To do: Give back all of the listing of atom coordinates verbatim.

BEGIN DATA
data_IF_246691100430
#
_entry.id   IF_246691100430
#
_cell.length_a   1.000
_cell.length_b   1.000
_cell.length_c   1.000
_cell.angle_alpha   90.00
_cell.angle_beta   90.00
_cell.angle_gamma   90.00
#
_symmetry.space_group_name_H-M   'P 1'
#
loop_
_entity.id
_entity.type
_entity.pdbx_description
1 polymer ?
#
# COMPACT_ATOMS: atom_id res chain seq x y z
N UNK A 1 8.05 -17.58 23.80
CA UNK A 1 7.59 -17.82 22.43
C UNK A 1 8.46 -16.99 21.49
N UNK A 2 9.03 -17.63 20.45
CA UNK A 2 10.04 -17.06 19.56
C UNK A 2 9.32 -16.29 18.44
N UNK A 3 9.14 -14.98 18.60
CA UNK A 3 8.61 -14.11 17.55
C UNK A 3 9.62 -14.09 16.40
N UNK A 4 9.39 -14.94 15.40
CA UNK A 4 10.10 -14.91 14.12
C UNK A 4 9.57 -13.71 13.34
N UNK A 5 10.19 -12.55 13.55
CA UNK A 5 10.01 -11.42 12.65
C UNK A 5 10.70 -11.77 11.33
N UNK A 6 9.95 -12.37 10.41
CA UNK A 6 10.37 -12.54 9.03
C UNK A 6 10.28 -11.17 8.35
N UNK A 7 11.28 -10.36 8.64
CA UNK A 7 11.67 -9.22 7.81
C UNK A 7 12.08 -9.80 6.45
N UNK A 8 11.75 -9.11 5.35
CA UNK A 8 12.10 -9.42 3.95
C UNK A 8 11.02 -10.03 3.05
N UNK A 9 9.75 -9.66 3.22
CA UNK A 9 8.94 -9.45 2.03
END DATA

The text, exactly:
data_IF_246691100430
#
_entry.id   IF_246691100430
#
_cell.length_a   1.000
_cell.length_b   1.000
_cell.length_c   1.000
_cell.angle_alpha   90.00
_cell.angle_beta   90.00
_cell.angle_gamma   90.00
#
_symmetry.space_group_name_H-M   'P 1'
#
loop_
_entity.id
_entity.type
_entity.pdbx_description
1 polymer ?
#
# COMPACT_ATOMS: atom_id res chain seq x y z
N UNK A 1 8.05 -17.58 23.80
CA UNK A 1 7.59 -17.82 22.43
C UNK A 1 8.46 -16.99 21.49
N UNK A 2 9.03 -17.63 20.45
CA UNK A 2 10.04 -17.06 19.56
C UNK A 2 9.32 -16.29 18.44
N UNK A 3 9.14 -14.98 18.60
CA UNK A 3 8.61 -14.11 17.55
C UNK A 3 9.62 -14.09 16.40
N UNK A 4 9.39 -14.94 15.40
CA UNK A 4 10.10 -14.91 14.12
C UNK A 4 9.57 -13.71 13.34
N UNK A 5 10.19 -12.55 13.55
CA UNK A 5 10.01 -11.42 12.65
C UNK A 5 10.70 -11.77 11.33
N UNK A 6 9.95 -12.37 10.41
CA UNK A 6 10.37 -12.54 9.03
C UNK A 6 10.28 -11.17 8.35
N UNK A 7 11.28 -10.36 8.64
CA UNK A 7 11.67 -9.22 7.81
C UNK A 7 12.08 -9.80 6.45
N UNK A 8 11.75 -9.11 5.35
CA UNK A 8 12.10 -9.42 3.95
C UNK A 8 11.02 -10.03 3.05
N UNK A 9 9.75 -9.66 3.22
CA UNK A 9 8.94 -9.45 2.03